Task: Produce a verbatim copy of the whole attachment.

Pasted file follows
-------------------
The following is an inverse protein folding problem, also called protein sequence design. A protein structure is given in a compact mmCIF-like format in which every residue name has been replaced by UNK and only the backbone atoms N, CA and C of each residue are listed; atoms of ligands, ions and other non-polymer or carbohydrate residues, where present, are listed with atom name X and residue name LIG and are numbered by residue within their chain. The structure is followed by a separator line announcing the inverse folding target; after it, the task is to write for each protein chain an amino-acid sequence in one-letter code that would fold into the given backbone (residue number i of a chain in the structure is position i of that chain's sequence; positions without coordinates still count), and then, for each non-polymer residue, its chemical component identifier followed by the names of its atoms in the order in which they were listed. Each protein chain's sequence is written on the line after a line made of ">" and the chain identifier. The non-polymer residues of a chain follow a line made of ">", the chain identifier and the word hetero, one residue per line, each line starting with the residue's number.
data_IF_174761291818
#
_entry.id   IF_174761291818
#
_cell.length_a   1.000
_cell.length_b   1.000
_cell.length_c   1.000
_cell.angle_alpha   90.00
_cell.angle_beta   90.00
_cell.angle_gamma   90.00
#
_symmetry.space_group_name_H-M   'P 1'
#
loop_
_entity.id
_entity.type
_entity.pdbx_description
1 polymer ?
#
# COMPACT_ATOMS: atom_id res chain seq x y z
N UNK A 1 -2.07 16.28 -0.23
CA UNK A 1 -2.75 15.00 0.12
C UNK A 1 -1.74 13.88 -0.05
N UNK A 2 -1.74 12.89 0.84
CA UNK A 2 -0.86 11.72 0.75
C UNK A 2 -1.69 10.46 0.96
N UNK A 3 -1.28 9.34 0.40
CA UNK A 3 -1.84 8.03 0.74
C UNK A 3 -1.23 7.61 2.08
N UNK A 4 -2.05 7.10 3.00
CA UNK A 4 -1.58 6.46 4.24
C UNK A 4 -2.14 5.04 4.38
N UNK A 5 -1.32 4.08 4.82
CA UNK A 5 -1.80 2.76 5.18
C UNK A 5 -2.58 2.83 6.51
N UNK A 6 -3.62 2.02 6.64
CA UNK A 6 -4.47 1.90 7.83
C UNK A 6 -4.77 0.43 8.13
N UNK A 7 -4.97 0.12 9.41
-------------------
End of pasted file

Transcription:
The following is an inverse protein folding problem, also called protein sequence design. A protein structure is given in a compact mmCIF-like format in which every residue name has been replaced by UNK and only the backbone atoms N, CA and C of each residue are listed; atoms of ligands, ions and other non-polymer or carbohydrate residues, where present, are listed with atom name X and residue name LIG and are numbered by residue within their chain. The structure is followed by a separator line announcing the inverse folding target; after it, the task is to write for each protein chain an amino-acid sequence in one-letter code that would fold into the given backbone (residue number i of a chain in the structure is position i of that chain's sequence; positions without coordinates still count), and then, for each non-polymer residue, its chemical component identifier followed by the names of its atoms in the order in which they were listed. Each protein chain's sequence is written on the line after a line made of ">" and the chain identifier. The non-polymer residues of a chain follow a line made of ">", the chain identifier and the word hetero, one residue per line, each line starting with the residue's number.
data_IF_174761291818
#
_entry.id   IF_174761291818
#
_cell.length_a   1.000
_cell.length_b   1.000
_cell.length_c   1.000
_cell.angle_alpha   90.00
_cell.angle_beta   90.00
_cell.angle_gamma   90.00
#
_symmetry.space_group_name_H-M   'P 1'
#
loop_
_entity.id
_entity.type
_entity.pdbx_description
1 polymer ?
#
# COMPACT_ATOMS: atom_id res chain seq x y z
N UNK A 1 -2.07 16.28 -0.23
CA UNK A 1 -2.75 15.00 0.12
C UNK A 1 -1.74 13.88 -0.05
N UNK A 2 -1.74 12.89 0.84
CA UNK A 2 -0.86 11.72 0.75
C UNK A 2 -1.69 10.46 0.96
N UNK A 3 -1.28 9.34 0.40
CA UNK A 3 -1.84 8.03 0.74
C UNK A 3 -1.23 7.61 2.08
N UNK A 4 -2.05 7.10 3.00
CA UNK A 4 -1.58 6.46 4.24
C UNK A 4 -2.14 5.04 4.38
N UNK A 5 -1.32 4.08 4.82
CA UNK A 5 -1.80 2.76 5.18
C UNK A 5 -2.58 2.83 6.51
N UNK A 6 -3.62 2.02 6.64
CA UNK A 6 -4.47 1.90 7.83
C UNK A 6 -4.77 0.43 8.13
N UNK A 7 -4.97 0.12 9.41